share this news:
Posted by Heidi Schwartz
An economic impact study from The Center for Economic Development at Cleveland State University’s Levin College of Urban Affairs shows that young, high-potential companies receiving capital and/or technical assistance from Greater Cleveland entrepreneurial support organizations are generating impact in Ohio. Last year, 245 startups supported by Northeast Ohio seed funds, accelerators, incubators, or mentoring, recruitment and education programs collectively generated $424 million in economic benefits for the state. The growth and activity of these entrepreneurial companies and their suppliers resulted in $16 million in state and local taxes, a $142 million increase in household earnings and a total employment impact of 2,383 jobs.
The annual study looks at the economic contributions of tech-based businesses that have accessed the resources of the Northeast Ohio Entrepreneurial Signature Program (ESP), a coordinated regional network of entrepreneurial service providers funded in part by the state’s Third Frontier initiative. The report analyzes the impact of startup clients that received support and responded to a survey; reported some Ohio employment, payroll and/or expenditures in 2013; and certified their responses.
“ESP intervention comes very early in a company’s development, so when support organizations begin working with these startups, they may have only one unpaid employee—the founder,” explains Jerry Frantz of JumpStart Inc., the nonprofit designated by the state to lead the Northeast Ohio ESP. “Fast forward a few years, and those who’ve been able to continue their momentum have grown to have as many as 50 to 70 staffers.”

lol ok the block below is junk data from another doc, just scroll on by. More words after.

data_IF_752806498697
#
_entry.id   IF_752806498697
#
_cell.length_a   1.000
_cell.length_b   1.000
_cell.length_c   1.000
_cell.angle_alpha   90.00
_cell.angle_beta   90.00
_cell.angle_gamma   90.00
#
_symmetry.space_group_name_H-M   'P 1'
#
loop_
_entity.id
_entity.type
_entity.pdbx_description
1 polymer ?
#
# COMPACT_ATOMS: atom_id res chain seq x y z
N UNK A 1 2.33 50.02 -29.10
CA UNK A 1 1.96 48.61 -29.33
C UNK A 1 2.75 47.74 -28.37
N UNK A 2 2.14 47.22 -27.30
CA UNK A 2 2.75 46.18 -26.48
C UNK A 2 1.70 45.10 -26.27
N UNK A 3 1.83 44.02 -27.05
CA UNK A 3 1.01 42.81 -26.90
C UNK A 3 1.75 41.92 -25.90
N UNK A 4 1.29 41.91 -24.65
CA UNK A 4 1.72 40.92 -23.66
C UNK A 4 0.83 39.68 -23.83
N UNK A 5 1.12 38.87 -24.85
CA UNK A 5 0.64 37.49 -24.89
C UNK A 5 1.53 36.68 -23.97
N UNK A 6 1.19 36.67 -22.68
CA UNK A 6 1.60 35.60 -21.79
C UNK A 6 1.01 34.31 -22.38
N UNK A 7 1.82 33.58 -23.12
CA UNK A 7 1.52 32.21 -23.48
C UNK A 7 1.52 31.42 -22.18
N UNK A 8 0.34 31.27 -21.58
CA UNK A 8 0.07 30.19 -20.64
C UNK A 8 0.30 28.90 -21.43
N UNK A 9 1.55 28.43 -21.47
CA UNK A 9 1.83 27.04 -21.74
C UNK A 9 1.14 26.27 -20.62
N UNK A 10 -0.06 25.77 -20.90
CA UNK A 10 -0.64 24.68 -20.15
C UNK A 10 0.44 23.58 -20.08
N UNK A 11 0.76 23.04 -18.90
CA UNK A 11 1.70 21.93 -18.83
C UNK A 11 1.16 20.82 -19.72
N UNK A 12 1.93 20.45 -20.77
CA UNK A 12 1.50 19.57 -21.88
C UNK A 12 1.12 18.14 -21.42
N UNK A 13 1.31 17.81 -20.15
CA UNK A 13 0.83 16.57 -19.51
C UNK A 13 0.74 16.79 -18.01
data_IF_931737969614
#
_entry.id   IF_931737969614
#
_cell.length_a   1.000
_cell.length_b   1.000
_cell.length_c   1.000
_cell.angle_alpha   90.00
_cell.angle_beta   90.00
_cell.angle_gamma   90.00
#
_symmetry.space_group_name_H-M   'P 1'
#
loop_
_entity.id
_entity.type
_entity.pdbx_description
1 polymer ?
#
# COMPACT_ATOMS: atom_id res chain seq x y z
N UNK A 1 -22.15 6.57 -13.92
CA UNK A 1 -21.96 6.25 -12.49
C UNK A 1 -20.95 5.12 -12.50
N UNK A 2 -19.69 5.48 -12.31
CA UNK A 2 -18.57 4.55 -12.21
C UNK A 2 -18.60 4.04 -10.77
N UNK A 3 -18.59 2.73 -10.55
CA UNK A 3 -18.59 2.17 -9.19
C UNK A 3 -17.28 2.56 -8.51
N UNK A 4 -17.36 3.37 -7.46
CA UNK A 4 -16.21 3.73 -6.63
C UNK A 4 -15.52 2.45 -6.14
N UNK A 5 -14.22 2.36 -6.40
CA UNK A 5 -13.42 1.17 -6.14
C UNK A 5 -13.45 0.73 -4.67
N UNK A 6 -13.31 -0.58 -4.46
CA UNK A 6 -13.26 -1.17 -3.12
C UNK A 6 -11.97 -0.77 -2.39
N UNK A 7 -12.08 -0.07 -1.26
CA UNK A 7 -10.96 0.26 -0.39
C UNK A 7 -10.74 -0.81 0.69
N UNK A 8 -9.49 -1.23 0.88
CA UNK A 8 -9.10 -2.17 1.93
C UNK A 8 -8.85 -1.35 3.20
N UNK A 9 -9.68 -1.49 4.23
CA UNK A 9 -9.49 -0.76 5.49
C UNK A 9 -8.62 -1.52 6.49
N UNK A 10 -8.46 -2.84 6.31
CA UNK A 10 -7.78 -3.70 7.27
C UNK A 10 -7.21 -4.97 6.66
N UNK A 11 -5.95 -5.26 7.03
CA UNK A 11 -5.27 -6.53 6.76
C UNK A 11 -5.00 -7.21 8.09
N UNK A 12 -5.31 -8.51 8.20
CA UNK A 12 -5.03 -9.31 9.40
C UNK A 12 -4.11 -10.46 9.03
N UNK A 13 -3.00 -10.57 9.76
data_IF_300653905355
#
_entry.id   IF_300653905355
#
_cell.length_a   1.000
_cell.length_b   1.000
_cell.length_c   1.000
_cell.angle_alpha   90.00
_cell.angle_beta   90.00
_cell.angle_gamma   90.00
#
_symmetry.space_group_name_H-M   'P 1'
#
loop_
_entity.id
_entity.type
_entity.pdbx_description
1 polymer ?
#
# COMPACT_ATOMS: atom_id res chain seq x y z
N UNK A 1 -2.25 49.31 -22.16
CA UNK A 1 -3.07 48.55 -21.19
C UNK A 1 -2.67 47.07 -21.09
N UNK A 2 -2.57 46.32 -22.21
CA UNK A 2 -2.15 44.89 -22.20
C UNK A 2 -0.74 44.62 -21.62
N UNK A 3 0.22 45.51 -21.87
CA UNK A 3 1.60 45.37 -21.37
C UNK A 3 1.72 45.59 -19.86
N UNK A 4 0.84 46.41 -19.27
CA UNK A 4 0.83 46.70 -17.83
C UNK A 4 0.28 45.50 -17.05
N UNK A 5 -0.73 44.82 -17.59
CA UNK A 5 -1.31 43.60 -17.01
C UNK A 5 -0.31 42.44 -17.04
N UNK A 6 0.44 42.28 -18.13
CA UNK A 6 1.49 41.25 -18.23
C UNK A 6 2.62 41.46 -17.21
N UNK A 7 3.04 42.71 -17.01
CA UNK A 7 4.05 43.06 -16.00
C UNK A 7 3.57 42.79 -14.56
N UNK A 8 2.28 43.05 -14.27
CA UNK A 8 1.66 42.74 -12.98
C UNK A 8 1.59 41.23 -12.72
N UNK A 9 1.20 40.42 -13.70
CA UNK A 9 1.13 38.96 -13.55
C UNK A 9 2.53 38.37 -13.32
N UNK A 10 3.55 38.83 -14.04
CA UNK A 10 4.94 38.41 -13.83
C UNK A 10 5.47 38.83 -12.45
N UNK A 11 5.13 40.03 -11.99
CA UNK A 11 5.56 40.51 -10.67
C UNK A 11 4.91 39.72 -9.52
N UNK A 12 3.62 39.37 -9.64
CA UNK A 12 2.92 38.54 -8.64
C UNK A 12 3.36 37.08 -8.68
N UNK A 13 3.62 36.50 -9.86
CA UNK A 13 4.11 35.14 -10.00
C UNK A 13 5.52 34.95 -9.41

Further analysis of 44 entrepreneurial firms who participated in the study yearly between 2010 and 2013 reveals that, as this consistent subset of companies matured, so did their economic contributions; collectively, they increased their payroll by $21.6 million and overall output impact by 70% over those four years.
“Studies like this indicate that if new companies are able to access and leverage the resources they need, they can make contributions almost immediately and then can grow to create even more significant impact,” says Frantz.
All told, startups that received support from Ohio Third Frontier-sponsored organizations in Greater Cleveland have generated an impact of at least $1.1 billion since 2010, a number Frantz only sees growing if the continuum of available resources can meet demand.
“In the last two years, 167 Northeast Ohio companies got some of their first—or seed–funding, which means in the very near future there are quite a few entrepreneurs that will be in search of their first customers, tasked with finding skilled workers and seeking significant funding,” says Frantz. “Ensuring the full potential of businesses like these is realized is critical to enhancing the economic vitality of our region and our state.”
To read the entire 2013 Economic Impact of JumpStart Inc. Portfolio and Client Companies report, click here to download the PDF.